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A respected industry publication for ILTA members, this monthly newsletter highlights legislative and regulatory activities affecting terminal facilities. It also provides news on recent business development within the terminal industry, including new construction, expansions, acquisitions and additions to ILTA's membership, as well as important information about ILTA's committee meetings, conferences and training events. ILTA also offers ILTA News Plus to members. This publication, sent on weeks that ILTA News is not published, aggregates industry and member news.

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ILTA Hosts Energy Transition Webinar with Dr. Asha-Dee Celestine, DOE

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On September 20th, ILTA hosted its second Energy Transition webinar, focused on the work being done at the U.S. Department of Energy (DOE) to foster a hydrogen economy and how liquid terminals fit into their strategy. The webinar kicked off with a detailed presentation by Dr. Asha-Dee Celestine, representative for the Hydrogen and Fuel Cell Technologies Office (HFTO) at DOE, and was followed by a lively conversation between her and Christopher Hessler, Founding Partner at AJW Inc.

ILTA Letter to EPA on NSPS Kc Rule Development Costs to Control Tank Degassing

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The International Liquid Terminals Association (“ILTA”) understands that EPA is involved in the development of a new 40 CFR Part 60 regulation for storage tanks to be designated Subpart Kc, and that one item under consideration is a requirement to control emissions during tank degassing events.  ILTA would like to share some of the more significant concerns with this potential requirement, namely cost and availability.

ILTA Member Feature: Jay Leduc, Sprague Energy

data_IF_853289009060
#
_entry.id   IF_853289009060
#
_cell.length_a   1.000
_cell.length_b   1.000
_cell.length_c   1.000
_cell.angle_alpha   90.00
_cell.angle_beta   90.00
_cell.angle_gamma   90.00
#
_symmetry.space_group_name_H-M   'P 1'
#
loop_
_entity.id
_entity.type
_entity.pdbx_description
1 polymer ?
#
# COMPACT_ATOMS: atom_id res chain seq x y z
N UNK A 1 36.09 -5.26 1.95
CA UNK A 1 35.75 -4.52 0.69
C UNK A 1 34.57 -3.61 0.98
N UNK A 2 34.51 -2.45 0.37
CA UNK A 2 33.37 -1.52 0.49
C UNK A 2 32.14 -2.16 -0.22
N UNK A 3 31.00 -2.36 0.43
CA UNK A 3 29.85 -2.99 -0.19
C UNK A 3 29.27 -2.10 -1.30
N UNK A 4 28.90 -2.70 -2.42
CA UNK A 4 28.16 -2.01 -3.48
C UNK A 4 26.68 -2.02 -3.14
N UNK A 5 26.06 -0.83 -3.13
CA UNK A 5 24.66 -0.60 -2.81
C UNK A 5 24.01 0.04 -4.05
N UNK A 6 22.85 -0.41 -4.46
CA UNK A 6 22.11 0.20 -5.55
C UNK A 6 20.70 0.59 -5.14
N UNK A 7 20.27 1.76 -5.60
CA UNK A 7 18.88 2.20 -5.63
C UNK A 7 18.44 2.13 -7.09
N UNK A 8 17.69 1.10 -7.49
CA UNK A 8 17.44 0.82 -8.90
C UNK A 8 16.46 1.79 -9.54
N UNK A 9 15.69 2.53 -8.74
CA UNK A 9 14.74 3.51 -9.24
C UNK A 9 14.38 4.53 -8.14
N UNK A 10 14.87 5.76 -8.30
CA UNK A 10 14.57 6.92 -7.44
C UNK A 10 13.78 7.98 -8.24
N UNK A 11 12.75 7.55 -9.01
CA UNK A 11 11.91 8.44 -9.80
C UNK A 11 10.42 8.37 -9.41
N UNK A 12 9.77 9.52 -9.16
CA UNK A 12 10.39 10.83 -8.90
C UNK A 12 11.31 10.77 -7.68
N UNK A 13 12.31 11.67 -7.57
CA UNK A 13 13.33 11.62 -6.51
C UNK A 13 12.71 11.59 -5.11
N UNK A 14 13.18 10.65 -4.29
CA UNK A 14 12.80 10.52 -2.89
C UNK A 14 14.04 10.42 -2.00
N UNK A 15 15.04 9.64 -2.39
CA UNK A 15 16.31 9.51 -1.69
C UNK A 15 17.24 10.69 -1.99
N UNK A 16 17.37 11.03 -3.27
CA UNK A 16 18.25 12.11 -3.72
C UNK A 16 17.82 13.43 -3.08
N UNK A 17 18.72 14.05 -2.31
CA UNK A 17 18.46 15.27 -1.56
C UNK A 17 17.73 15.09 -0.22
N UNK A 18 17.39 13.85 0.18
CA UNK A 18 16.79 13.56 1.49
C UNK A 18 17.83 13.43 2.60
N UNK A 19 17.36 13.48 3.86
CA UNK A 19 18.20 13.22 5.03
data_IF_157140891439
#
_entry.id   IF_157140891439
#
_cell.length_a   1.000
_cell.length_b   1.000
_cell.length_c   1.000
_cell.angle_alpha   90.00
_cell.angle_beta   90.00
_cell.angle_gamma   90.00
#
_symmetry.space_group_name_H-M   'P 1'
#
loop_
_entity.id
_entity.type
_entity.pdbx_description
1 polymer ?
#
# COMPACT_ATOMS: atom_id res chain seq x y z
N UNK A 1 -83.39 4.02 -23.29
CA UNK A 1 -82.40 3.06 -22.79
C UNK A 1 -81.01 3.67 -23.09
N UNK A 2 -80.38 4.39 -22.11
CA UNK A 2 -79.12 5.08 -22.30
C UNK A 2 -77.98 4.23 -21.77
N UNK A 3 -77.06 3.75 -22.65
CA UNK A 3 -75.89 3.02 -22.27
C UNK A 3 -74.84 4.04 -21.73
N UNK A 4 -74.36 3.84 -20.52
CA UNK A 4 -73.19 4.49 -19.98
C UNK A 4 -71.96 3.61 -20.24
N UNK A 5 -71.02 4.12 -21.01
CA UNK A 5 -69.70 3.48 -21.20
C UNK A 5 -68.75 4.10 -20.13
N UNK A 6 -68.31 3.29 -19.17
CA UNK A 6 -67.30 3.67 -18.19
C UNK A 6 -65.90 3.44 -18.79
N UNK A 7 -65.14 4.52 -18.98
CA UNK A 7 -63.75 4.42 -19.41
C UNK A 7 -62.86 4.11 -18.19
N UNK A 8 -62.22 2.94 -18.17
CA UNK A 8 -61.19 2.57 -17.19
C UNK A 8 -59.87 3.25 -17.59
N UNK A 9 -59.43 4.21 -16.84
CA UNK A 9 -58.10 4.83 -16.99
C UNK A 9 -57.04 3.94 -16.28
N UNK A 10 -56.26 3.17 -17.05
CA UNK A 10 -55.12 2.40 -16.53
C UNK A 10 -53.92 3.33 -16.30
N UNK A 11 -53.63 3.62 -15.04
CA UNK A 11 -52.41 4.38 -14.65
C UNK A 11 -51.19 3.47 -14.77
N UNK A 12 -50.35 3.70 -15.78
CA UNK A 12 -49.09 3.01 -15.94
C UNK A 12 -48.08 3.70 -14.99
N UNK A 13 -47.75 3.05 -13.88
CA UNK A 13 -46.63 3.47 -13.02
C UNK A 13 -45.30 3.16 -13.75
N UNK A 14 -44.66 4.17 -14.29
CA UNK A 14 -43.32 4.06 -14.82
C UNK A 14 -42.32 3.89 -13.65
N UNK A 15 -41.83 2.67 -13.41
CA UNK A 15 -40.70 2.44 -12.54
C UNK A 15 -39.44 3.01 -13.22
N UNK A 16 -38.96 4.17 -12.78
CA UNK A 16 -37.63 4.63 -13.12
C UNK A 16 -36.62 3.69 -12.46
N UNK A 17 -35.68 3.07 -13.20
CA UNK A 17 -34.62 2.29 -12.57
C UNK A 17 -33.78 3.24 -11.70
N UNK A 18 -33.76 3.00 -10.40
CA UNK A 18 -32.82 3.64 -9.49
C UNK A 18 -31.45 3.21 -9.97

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Jay Leduc, Managing Director of Health, Safety, Environment and Sustainability for Sprague Energy, initially became involved in the terminal industry upon completing his undergraduate degree in Systems Engineering at the University of Waterloo in Ontario, Canada.

He began working as an Environmental Engineering Consultant for a large east coast consulting firm located in Halifax, Nova Scotia.

“As an Environmental Engineer I worked on many different issues for a variety of industries, from metals contamination on old junkyard lots, to large property transactions between banks, to environmental remediation of former military bases both in the US and Canada,” Leduc said.

He would eventually be asked to relocate to Portsmouth, New Hampshire, following the consulting firm’s purchase of a smaller firm located in the east coast city. It’s there Leduc was tasked with helping existing employees set up the new office and help spread the company culture to their newly acquired offices.

ILTA Developing Legislation on PFAS Transition

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ILTA is engaged in a two-pronged approach on PFAS issues impacting the liquid terminal industry.

First, ILTA is working on transition legislation to provide a transparent pathway and timeline away from PFAS-based firefighting foams. ILTA is working with a coalition of other organizations, the Natural Resources Defense Council (NRDC) and the International Association of Firefighters (IAFF), to advance PFAS-transition legislation. This legislation would provide a transparent pathway to move away from PFAS-based firefighting foams. Some of the highlights of the legislation are:

  • End the sale of firefighting foam containing PFAS;
  • Phase out the use of firefighting foam containing PFAS;
  • Prohibit the disposal of firefighting foam containing PFAS, including via incineration, landfill, underground injection and export, until a safe disposal method is identified;
  • Provide a reasonable transition period accounting for the need for larger systems to replace their foam delivery systems;
  • Require foam manufacturers to take back all unused foam (including from DOD);
  • Require foam and PFAS manufacturers to safely store all unused foam until EPA has identified a safe method of disposal that eliminates PFAS;
  • Ensure the expenses for take back and storage will be shared between foam manufacturers and PFAS manufacturers (rather than the taxpayer or private business entities);
  • Require manufacturers of PFAS-containing firefighting gear to notify purchasers that it contains PFAS with written notice and labels on the gear.